But although the focus in this chapter is clearly on the imme­di­ate future for Israel the chapter ends with a call to watch­ful­ness, to be alert for that future day when the Lord will return. Jesus says, “Be on guard, be alert, you do not know when that time will come.”  These verses are rel­ev­ant to Chris­ti­ans in every age includ­ing our own. The New Test­a­ment affirms that his­tory has a goal- it is not mean­ing­less but is mov­ing towards the com­ing of the Son of Man when He will com­plete what he has begun and ful­fil all that He has prom­ised. Every gen­er­a­tion of Chris­ti­ans has been able to point to events which are unset­tling and which could be taken as ful­fil­ment of Jesus’ words in Mark 13 and sim­il­ar passages.

Many times Chris­ti­ans have echoed the words of Isai­ah from today’s Old Test­a­ment read­ing: “Oh,that you would rend the heav­ens and come down, that the moun­tains would tremble before you.”  Isai­ah had wit­nessed the destruc­tion of the first temple and the exile of God’s people, he longed for the day of redemp­tion. We live in a troubled world where wars, and nat­ur­al dis­asters are always with us. These things should not lead us to des­pair or unsettle our resolve to be found ready for that day when we will stand before the Son of Man. To bor­row words of a pre­vi­ous Prime Min­is­ter, ‘we are to be alert but not alarmed.’ We are not to spec­u­late about times and dates or likely scen­ari­os but nor are we to be com­pla­cent and dis­trac­ted. Luke’s Gos­pel has a chapter (21), very like Mark 13 which con­cludes with words (v.34) that Eugene Peterson para­phrases in a way we can all relate to: “But be on your guard. Don’t let the sharp edge of your expect­a­tion be dulled by parties and drink­ing and shop­ping. Oth­er­wise that Day is going to take you by com­plete sur­prise.” The sea­son of Advent reminds us that we live in the time between times, between what is dying and what is being born, between the already of Christ’s king­dom begun on earth and the ‘not yet’ of its ful­fil­ment with his return.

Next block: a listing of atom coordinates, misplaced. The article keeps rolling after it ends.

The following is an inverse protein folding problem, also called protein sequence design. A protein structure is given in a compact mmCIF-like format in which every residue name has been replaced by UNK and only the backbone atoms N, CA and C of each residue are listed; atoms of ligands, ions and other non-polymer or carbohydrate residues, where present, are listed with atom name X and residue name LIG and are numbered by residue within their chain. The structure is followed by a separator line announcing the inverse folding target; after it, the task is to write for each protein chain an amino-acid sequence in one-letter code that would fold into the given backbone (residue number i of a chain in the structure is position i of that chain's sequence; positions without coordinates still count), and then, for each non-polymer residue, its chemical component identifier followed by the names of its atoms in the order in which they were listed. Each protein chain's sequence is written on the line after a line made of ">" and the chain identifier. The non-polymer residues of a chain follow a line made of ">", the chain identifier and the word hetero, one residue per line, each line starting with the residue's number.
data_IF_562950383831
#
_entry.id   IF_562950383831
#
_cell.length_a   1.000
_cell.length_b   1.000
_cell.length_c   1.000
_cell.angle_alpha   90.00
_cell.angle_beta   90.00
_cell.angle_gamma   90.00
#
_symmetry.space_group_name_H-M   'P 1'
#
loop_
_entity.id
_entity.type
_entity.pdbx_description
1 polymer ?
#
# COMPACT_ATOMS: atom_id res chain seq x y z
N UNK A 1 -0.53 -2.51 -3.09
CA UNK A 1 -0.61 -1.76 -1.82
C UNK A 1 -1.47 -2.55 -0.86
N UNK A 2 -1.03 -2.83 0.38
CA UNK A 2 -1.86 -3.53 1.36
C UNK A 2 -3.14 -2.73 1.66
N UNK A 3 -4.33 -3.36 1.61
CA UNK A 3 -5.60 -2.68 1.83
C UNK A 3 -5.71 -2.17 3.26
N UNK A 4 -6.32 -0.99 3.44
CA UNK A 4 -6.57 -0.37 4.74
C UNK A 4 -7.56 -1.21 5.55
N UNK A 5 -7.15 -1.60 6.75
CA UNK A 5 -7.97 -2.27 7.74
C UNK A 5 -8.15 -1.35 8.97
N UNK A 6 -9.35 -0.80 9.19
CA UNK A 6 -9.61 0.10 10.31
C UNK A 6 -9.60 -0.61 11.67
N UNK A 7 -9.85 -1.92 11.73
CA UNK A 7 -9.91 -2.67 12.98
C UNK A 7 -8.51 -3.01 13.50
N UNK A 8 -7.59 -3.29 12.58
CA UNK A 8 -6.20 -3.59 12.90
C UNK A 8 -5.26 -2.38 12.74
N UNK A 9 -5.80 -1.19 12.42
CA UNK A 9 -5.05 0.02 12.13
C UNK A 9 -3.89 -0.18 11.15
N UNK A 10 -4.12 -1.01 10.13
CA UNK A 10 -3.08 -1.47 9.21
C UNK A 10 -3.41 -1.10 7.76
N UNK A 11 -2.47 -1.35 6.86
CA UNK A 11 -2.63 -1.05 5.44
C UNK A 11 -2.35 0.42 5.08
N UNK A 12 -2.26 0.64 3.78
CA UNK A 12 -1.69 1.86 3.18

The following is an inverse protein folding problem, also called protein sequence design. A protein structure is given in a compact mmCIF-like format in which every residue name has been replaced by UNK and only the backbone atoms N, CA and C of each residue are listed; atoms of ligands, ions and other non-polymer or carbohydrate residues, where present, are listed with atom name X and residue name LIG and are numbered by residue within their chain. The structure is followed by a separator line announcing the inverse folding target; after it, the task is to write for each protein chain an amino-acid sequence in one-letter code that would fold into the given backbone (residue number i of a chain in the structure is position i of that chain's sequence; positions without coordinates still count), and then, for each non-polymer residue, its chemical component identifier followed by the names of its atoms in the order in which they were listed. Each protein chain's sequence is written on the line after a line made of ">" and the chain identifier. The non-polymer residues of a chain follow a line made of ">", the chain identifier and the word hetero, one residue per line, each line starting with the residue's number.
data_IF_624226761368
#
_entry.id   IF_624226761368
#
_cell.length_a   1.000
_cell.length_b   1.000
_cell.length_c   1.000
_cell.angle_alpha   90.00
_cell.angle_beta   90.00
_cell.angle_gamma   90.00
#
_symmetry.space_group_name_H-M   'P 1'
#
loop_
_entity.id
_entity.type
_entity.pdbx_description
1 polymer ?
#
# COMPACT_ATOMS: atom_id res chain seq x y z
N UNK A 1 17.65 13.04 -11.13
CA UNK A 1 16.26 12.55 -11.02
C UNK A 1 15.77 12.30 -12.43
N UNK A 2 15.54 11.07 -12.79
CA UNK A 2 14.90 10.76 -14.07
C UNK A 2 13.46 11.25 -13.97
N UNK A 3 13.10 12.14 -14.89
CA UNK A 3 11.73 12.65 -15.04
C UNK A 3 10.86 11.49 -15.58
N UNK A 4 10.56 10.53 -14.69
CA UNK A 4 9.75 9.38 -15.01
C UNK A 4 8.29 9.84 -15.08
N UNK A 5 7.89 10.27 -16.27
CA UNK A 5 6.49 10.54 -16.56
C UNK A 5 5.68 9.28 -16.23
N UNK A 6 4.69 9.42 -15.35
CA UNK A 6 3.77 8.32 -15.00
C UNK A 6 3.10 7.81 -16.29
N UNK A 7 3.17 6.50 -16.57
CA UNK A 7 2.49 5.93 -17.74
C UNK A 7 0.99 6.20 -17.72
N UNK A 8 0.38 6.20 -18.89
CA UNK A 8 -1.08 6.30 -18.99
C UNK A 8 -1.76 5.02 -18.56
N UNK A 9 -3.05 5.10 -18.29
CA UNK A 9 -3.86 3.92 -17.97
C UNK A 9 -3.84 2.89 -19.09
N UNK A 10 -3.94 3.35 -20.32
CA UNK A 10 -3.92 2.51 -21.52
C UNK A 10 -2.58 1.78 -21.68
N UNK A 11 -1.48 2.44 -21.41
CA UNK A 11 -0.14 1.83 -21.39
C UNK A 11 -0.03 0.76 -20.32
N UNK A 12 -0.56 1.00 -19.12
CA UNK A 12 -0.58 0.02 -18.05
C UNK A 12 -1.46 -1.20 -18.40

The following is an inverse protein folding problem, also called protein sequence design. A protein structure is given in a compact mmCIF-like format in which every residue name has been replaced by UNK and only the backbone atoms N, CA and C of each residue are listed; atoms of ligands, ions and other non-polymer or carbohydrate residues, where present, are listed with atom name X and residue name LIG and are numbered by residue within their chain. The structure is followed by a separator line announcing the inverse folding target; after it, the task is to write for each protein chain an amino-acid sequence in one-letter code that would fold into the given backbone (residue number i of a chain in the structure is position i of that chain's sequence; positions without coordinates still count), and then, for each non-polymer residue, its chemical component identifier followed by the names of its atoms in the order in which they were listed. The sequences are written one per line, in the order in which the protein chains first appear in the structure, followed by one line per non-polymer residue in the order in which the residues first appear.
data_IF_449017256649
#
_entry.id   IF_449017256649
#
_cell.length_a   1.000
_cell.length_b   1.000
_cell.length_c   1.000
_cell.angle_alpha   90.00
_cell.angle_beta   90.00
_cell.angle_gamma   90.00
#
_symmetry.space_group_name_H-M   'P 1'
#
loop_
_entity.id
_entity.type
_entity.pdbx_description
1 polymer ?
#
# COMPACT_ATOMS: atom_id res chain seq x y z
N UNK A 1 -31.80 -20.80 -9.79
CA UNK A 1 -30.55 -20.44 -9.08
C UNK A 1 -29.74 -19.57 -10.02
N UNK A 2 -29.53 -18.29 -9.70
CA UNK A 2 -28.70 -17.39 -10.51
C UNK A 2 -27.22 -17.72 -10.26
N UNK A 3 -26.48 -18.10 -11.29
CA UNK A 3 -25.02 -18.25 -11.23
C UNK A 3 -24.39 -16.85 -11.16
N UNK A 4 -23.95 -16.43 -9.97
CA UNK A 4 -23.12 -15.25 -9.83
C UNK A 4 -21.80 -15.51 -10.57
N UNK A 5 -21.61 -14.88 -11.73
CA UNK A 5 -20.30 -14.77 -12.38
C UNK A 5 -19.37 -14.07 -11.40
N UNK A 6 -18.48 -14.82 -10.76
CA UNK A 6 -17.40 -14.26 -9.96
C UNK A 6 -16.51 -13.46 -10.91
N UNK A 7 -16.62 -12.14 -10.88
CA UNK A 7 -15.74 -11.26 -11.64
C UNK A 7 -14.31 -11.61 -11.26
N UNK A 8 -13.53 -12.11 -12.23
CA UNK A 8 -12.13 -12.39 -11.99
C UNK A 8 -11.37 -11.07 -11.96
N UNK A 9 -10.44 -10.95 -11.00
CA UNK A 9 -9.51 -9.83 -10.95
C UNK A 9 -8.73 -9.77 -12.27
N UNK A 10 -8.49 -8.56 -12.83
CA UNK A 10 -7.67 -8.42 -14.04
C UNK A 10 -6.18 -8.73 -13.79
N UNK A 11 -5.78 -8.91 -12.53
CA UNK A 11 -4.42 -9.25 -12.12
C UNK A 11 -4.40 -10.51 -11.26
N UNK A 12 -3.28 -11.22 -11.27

How then should Chris­ti­ans live? Writ­ing to the Cor­inthi­an Chris­ti­ans, Paul encour­ages them with the words, You do not lack any spir­itu­al gifts as you eagerly wait for our Lord Jesus to be revealed. He will keep you strong to the end, so that you will be blame­less on the day of our Lord Jesus Christ.” Much of our wait­ing in life, is bor­ing and tedi­ous-we wait for a bus that is late, we wait in the doctor’s wait­ing room, we wait for the nbn. But our wait­ing for the Son of Man is not like that-it is eager, inten­tion­al wait­ing, know­ing that we have a task to do. We live in obed­i­ence to the com­mands Jesus has giv­en us. We are to love God and love our neigh­bours as ourselves. We are to share by word and action the Good News we have received of the love of God revealed in Jesus Christ.   We are to pre­serve and pro­tect the earth that God has entrus­ted to our care. We are called to be those who pre­pare our world for its com­ing deliv­er­ance and renew­al. In the midst of our sum­mer haze and the busy­n­ess of the Advent sea­son, Jesus sum­mons us to wake­ful­ness, to stand up and look up. “Christ has died, Christ is ris­en, Christ will come again.” Amen.

Philip Brad­ford